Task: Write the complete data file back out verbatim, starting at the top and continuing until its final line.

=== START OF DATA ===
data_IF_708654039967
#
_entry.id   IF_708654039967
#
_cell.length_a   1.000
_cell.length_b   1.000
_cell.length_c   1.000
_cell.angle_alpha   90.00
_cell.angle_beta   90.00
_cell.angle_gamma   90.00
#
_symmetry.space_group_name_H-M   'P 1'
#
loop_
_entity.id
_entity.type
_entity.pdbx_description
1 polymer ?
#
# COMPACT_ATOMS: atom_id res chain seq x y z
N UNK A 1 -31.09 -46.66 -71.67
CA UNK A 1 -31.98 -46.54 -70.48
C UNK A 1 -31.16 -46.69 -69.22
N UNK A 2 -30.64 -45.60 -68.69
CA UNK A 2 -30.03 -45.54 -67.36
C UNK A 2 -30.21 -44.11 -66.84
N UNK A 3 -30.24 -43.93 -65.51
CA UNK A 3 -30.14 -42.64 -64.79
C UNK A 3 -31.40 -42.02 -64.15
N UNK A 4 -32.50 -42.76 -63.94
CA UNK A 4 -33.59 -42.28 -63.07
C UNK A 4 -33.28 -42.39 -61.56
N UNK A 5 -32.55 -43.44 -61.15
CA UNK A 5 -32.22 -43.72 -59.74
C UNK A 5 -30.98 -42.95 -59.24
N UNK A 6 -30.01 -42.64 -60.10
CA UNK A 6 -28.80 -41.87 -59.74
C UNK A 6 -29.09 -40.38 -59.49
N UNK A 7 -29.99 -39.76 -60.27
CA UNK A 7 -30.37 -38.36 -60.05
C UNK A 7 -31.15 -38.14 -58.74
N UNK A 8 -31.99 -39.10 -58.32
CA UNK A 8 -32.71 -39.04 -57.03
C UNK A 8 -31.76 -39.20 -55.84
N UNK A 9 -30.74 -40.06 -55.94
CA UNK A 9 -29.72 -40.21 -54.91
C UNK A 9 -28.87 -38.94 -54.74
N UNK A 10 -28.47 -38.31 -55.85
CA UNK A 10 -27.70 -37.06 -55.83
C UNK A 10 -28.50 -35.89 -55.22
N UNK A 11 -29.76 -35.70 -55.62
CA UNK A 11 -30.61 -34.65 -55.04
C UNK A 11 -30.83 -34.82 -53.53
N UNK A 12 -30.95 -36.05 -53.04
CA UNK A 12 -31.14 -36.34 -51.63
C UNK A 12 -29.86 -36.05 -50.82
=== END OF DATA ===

data_IF_708654039967
#
_entry.id   IF_708654039967
#
_cell.length_a   1.000
_cell.length_b   1.000
_cell.length_c   1.000
_cell.angle_alpha   90.00
_cell.angle_beta   90.00
_cell.angle_gamma   90.00
#
_symmetry.space_group_name_H-M   'P 1'
#
loop_
_entity.id
_entity.type
_entity.pdbx_description
1 polymer ?
#
# COMPACT_ATOMS: atom_id res chain seq x y z
N UNK A 1 -31.09 -46.66 -71.67
CA UNK A 1 -31.98 -46.54 -70.48
C UNK A 1 -31.16 -46.69 -69.22
N UNK A 2 -30.64 -45.60 -68.69
CA UNK A 2 -30.03 -45.54 -67.36
C UNK A 2 -30.21 -44.11 -66.84
N UNK A 3 -30.24 -43.93 -65.51
CA UNK A 3 -30.14 -42.64 -64.79
C UNK A 3 -31.40 -42.02 -64.15
N UNK A 4 -32.50 -42.76 -63.94
CA UNK A 4 -33.59 -42.28 -63.07
C UNK A 4 -33.28 -42.39 -61.56
N UNK A 5 -32.55 -43.44 -61.15
CA UNK A 5 -32.22 -43.72 -59.74
C UNK A 5 -30.98 -42.95 -59.24
N UNK A 6 -30.01 -42.64 -60.10
CA UNK A 6 -28.80 -41.87 -59.74
C UNK A 6 -29.09 -40.38 -59.49
N UNK A 7 -29.99 -39.76 -60.27
CA UNK A 7 -30.37 -38.36 -60.05
C UNK A 7 -31.15 -38.14 -58.74
N UNK A 8 -31.99 -39.10 -58.32
CA UNK A 8 -32.71 -39.04 -57.03
C UNK A 8 -31.76 -39.20 -55.84
N UNK A 9 -30.74 -40.06 -55.94
CA UNK A 9 -29.72 -40.21 -54.91
C UNK A 9 -28.87 -38.94 -54.74
N UNK A 10 -28.47 -38.31 -55.85
CA UNK A 10 -27.70 -37.06 -55.83
C UNK A 10 -28.50 -35.89 -55.22
N UNK A 11 -29.76 -35.70 -55.62
CA UNK A 11 -30.61 -34.65 -55.04
C UNK A 11 -30.83 -34.82 -53.53
N UNK A 12 -30.95 -36.05 -53.04
CA UNK A 12 -31.14 -36.34 -51.63
C UNK A 12 -29.86 -36.05 -50.82